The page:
Learning experiences led by Subject Matter Experts (SMEs) are typically more formal, deep dives into a specific topic or skill. These are led by employees who know their area of expertise inside and out, and they have deep knowledge to share with others.
SMEs are extremely valuable within an organization, and if you aren’t having them teach others what they know, you are missing a big opportunity. This type of training can help beginners become proficient in a skill, or help those who are proficient to become more advanced.
Some examples of SME-led learning opportunities are: a training on a new software product your organization has invested in, having an expert teach fellow employees how to improve their workflow using advanced functions in Microsoft Excel, or even having a Sales expert host a workshop for new Sales staff on how to deliver a successful pitch.
Employees who have reached expert-level in a particular skill can act as mentors for others who are looking to either learn or improve that skill. It is also a great way to help experts feel valued and also to help codify and embed knowledge that may otherwise stay in people's heads. Is your organization getting subject matter experts involved in your L&D program?
External partnership-led learning
Sometimes, your business might need to partner with an expert from outside the company to host a training session on a particular topic. These are partner-led learning experiences, and they can be really useful if you want to provide a learning opportunity for your staff, but don’t have an SME, or a leader who is available to speak on that topic.
Perhaps you could bring in a social selling expert to teach your sales team how to better use tools like LinkedIn Sales Navigator? Or maybe you could hire a guest speaker to come in and talk to your employees about how to improve their public speaking or presentation skills. You can also make externally created courses available to employees through purchasing access and embedding these in your learning platforms, moving your focus to curating, adoption and driving outcomes of learning rather than course creation.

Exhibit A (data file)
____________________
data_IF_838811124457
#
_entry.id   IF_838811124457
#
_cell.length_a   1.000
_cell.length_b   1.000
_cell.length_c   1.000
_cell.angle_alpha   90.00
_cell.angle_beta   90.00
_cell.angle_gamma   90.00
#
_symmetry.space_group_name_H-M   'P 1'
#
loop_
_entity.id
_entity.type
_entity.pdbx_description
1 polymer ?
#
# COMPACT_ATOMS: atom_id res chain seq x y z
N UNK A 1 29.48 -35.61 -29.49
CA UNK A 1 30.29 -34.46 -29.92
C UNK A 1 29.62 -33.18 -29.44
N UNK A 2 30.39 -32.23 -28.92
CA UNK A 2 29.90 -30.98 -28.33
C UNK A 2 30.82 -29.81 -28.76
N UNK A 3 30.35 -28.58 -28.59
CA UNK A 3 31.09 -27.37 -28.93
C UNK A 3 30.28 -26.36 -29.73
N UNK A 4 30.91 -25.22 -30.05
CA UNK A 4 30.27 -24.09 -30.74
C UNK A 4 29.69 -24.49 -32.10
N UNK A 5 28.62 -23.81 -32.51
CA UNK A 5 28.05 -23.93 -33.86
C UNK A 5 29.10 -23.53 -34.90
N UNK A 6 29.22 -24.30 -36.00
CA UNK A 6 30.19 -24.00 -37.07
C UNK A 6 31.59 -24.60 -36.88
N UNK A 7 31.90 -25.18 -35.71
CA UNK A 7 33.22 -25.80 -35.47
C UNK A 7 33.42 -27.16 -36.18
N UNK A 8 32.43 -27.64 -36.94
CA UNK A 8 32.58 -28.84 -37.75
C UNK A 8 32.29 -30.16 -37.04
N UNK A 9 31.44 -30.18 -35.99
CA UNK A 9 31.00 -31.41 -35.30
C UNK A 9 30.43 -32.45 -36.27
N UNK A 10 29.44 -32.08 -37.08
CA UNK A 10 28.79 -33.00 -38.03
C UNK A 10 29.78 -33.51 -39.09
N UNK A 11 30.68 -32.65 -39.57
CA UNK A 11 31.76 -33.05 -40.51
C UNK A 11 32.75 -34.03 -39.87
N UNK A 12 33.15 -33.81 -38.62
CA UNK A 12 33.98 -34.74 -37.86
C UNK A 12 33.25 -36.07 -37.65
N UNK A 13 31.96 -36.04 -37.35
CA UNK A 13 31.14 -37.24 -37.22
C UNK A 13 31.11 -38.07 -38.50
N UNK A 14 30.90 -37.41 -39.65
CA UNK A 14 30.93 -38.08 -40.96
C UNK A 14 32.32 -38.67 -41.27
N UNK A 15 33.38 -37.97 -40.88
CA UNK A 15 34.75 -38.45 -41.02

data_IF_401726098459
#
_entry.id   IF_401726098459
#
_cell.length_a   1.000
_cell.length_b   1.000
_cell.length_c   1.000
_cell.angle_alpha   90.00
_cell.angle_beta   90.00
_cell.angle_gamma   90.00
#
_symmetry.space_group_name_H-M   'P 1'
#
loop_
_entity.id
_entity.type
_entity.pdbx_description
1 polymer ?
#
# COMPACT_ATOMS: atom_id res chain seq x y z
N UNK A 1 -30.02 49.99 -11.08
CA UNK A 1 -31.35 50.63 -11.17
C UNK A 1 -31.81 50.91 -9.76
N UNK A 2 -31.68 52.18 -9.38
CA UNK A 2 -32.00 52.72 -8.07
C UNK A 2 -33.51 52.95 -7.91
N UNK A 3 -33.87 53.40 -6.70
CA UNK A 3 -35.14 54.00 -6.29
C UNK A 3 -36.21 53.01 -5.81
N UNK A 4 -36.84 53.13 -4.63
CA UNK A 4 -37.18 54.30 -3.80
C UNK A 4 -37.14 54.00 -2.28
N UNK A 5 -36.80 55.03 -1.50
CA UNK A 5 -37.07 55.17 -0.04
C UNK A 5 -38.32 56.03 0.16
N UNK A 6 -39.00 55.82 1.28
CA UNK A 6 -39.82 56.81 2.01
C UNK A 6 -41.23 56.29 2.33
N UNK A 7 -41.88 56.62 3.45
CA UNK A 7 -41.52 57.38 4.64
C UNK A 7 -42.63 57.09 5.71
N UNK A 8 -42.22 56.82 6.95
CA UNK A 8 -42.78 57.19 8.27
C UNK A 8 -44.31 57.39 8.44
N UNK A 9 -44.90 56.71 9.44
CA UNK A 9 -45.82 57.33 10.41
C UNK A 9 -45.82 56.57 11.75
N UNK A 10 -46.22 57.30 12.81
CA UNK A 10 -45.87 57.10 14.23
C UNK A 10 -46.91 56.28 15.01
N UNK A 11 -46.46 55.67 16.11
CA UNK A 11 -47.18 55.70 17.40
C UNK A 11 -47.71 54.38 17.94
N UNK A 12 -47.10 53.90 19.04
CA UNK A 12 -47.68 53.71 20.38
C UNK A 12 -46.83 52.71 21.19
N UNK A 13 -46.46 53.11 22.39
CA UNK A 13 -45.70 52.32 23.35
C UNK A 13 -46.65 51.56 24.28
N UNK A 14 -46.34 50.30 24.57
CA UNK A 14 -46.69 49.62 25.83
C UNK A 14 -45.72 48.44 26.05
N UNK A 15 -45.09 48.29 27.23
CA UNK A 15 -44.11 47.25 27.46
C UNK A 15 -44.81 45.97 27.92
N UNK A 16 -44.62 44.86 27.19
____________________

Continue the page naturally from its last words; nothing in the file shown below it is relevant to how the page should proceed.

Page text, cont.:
L&D should be a priority in your business – not just for employee engagement, but for overall business growth and success. Just because you might not have an internal employee willing to facilitate a training on a particular topic, doesn’t mean you can’t offer it to your employees. Don’t be afraid to outsource, to provide your team with the most valuable and highly sought after learning experiences.
Which types of learning experiences does your organization currently offer? If you haven’t already, now is the time to take inventory of what you have. How easily accessible are those opportunities for employees? And how successful (or unsuccessful) have those programs been in the past?
If you aren’t offering a full range of opportunities as part of your L&D strategy, including employee-led, leader-led, subject-matter-expert-led and partner-led learning, consider which of these might be a good fit for your organization going forward. And if you are already offering plenty of learning experiences for your team, are they yielding the positive results you are looking for?
With the right technology – such as an AI-powered Talent Marketplace – you can quickly and easily match individual employees to these types of learning opportunities, based on the skills they have, their career aspirations, potential to learn adjacent skills, and the skills gaps that exist internally. If you aren’t sure where to begin or improve your L&D program, a Talent Marketplace is a good starting point.